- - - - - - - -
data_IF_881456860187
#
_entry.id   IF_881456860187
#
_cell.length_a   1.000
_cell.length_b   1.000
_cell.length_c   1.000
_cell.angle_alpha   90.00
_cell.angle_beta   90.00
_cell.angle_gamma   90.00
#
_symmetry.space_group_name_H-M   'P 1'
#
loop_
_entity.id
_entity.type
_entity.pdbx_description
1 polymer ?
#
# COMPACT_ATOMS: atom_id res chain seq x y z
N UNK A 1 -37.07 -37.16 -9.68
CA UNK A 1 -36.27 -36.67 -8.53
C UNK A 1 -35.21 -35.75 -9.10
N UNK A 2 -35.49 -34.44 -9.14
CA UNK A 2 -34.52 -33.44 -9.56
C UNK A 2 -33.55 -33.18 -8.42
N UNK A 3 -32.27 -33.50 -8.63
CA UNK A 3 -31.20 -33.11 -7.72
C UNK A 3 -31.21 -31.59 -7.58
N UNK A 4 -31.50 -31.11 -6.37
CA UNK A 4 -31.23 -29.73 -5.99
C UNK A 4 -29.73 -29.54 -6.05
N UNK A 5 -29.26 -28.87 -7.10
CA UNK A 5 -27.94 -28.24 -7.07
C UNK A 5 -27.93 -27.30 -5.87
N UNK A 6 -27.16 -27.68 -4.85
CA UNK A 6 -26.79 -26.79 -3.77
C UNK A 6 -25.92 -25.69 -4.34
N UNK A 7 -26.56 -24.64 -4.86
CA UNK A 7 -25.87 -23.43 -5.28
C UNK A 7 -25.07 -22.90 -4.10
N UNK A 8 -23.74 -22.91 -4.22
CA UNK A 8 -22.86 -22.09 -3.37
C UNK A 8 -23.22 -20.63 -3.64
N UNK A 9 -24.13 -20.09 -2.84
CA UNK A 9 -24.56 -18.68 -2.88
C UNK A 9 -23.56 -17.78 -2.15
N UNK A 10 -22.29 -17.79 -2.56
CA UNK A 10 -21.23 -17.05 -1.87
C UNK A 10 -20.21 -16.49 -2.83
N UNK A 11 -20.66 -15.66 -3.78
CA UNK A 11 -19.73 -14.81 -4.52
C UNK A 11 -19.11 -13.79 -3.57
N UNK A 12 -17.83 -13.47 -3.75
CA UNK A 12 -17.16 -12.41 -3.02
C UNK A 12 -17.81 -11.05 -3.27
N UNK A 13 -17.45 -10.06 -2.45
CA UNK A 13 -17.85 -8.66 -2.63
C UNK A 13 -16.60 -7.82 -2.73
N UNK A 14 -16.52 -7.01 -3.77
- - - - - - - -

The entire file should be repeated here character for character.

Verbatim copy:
data_IF_881456860187
#
_entry.id   IF_881456860187
#
_cell.length_a   1.000
_cell.length_b   1.000
_cell.length_c   1.000
_cell.angle_alpha   90.00
_cell.angle_beta   90.00
_cell.angle_gamma   90.00
#
_symmetry.space_group_name_H-M   'P 1'
#
loop_
_entity.id
_entity.type
_entity.pdbx_description
1 polymer ?
#
# COMPACT_ATOMS: atom_id res chain seq x y z
N UNK A 1 -37.07 -37.16 -9.68
CA UNK A 1 -36.27 -36.67 -8.53
C UNK A 1 -35.21 -35.75 -9.10
N UNK A 2 -35.49 -34.44 -9.14
CA UNK A 2 -34.52 -33.44 -9.56
C UNK A 2 -33.55 -33.18 -8.42
N UNK A 3 -32.27 -33.50 -8.63
CA UNK A 3 -31.20 -33.11 -7.72
C UNK A 3 -31.21 -31.59 -7.58
N UNK A 4 -31.50 -31.11 -6.37
CA UNK A 4 -31.23 -29.73 -5.99
C UNK A 4 -29.73 -29.54 -6.05
N UNK A 5 -29.26 -28.87 -7.10
CA UNK A 5 -27.94 -28.24 -7.07
C UNK A 5 -27.93 -27.30 -5.87
N UNK A 6 -27.16 -27.68 -4.85
CA UNK A 6 -26.79 -26.79 -3.77
C UNK A 6 -25.92 -25.69 -4.34
N UNK A 7 -26.56 -24.64 -4.86
CA UNK A 7 -25.87 -23.43 -5.28
C UNK A 7 -25.07 -22.90 -4.10
N UNK A 8 -23.74 -22.91 -4.22
CA UNK A 8 -22.86 -22.09 -3.37
C UNK A 8 -23.22 -20.63 -3.64
N UNK A 9 -24.13 -20.09 -2.84
CA UNK A 9 -24.56 -18.68 -2.88
C UNK A 9 -23.56 -17.78 -2.15
N UNK A 10 -22.29 -17.79 -2.56
CA UNK A 10 -21.23 -17.05 -1.87
C UNK A 10 -20.21 -16.49 -2.83
N UNK A 11 -20.66 -15.66 -3.78
CA UNK A 11 -19.73 -14.81 -4.52
C UNK A 11 -19.11 -13.79 -3.57
N UNK A 12 -17.83 -13.47 -3.75
CA UNK A 12 -17.16 -12.41 -3.02
C UNK A 12 -17.81 -11.05 -3.27
N UNK A 13 -17.45 -10.06 -2.45
CA UNK A 13 -17.85 -8.66 -2.63
C UNK A 13 -16.60 -7.82 -2.73
N UNK A 14 -16.52 -7.01 -3.77